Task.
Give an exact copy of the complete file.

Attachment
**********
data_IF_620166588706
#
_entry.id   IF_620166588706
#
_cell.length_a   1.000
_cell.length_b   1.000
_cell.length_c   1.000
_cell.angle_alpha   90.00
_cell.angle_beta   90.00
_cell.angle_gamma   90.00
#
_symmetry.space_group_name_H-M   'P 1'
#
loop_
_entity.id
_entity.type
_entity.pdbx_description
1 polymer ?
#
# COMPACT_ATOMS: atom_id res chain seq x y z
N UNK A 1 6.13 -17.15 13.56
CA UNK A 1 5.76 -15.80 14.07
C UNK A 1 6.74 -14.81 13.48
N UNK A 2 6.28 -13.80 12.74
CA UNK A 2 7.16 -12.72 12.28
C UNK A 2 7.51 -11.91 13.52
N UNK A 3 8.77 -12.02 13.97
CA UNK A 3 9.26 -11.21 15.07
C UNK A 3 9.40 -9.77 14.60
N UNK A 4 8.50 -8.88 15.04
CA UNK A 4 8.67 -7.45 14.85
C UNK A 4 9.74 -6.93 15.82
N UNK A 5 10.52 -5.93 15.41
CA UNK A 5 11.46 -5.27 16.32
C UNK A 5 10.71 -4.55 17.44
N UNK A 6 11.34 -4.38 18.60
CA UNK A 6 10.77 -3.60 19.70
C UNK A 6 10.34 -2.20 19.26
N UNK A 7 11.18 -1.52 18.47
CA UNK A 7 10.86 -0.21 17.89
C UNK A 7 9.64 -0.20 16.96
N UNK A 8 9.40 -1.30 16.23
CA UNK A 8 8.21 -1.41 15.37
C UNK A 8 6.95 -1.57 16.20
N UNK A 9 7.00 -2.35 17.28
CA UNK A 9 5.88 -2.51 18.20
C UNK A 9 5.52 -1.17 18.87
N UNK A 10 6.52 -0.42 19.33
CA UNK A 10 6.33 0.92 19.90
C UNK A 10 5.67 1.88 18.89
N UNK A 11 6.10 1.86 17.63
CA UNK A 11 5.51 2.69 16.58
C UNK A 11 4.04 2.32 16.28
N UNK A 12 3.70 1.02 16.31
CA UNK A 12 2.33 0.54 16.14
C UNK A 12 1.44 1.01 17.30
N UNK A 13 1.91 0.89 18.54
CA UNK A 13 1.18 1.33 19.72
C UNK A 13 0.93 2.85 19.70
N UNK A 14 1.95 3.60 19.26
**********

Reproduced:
data_IF_620166588706
#
_entry.id   IF_620166588706
#
_cell.length_a   1.000
_cell.length_b   1.000
_cell.length_c   1.000
_cell.angle_alpha   90.00
_cell.angle_beta   90.00
_cell.angle_gamma   90.00
#
_symmetry.space_group_name_H-M   'P 1'
#
loop_
_entity.id
_entity.type
_entity.pdbx_description
1 polymer ?
#
# COMPACT_ATOMS: atom_id res chain seq x y z
N UNK A 1 6.13 -17.15 13.56
CA UNK A 1 5.76 -15.80 14.07
C UNK A 1 6.74 -14.81 13.48
N UNK A 2 6.28 -13.80 12.74
CA UNK A 2 7.16 -12.72 12.28
C UNK A 2 7.51 -11.91 13.52
N UNK A 3 8.77 -12.02 13.97
CA UNK A 3 9.26 -11.21 15.07
C UNK A 3 9.40 -9.77 14.60
N UNK A 4 8.50 -8.88 15.04
CA UNK A 4 8.67 -7.45 14.85
C UNK A 4 9.74 -6.93 15.82
N UNK A 5 10.52 -5.93 15.41
CA UNK A 5 11.46 -5.27 16.32
C UNK A 5 10.71 -4.55 17.44
N UNK A 6 11.34 -4.38 18.60
CA UNK A 6 10.77 -3.60 19.70
C UNK A 6 10.34 -2.20 19.26
N UNK A 7 11.18 -1.52 18.47
CA UNK A 7 10.86 -0.21 17.89
C UNK A 7 9.64 -0.20 16.96
N UNK A 8 9.40 -1.30 16.23
CA UNK A 8 8.21 -1.41 15.37
C UNK A 8 6.95 -1.57 16.20
N UNK A 9 7.00 -2.35 17.28
CA UNK A 9 5.88 -2.51 18.20
C UNK A 9 5.52 -1.17 18.87
N UNK A 10 6.52 -0.42 19.33
CA UNK A 10 6.33 0.92 19.90
C UNK A 10 5.67 1.88 18.89
N UNK A 11 6.10 1.86 17.63
CA UNK A 11 5.51 2.69 16.58
C UNK A 11 4.04 2.32 16.28
N UNK A 12 3.70 1.02 16.31
CA UNK A 12 2.33 0.54 16.14
C UNK A 12 1.44 1.01 17.30
N UNK A 13 1.91 0.89 18.54
CA UNK A 13 1.18 1.33 19.72
C UNK A 13 0.93 2.85 19.70
N UNK A 14 1.95 3.60 19.26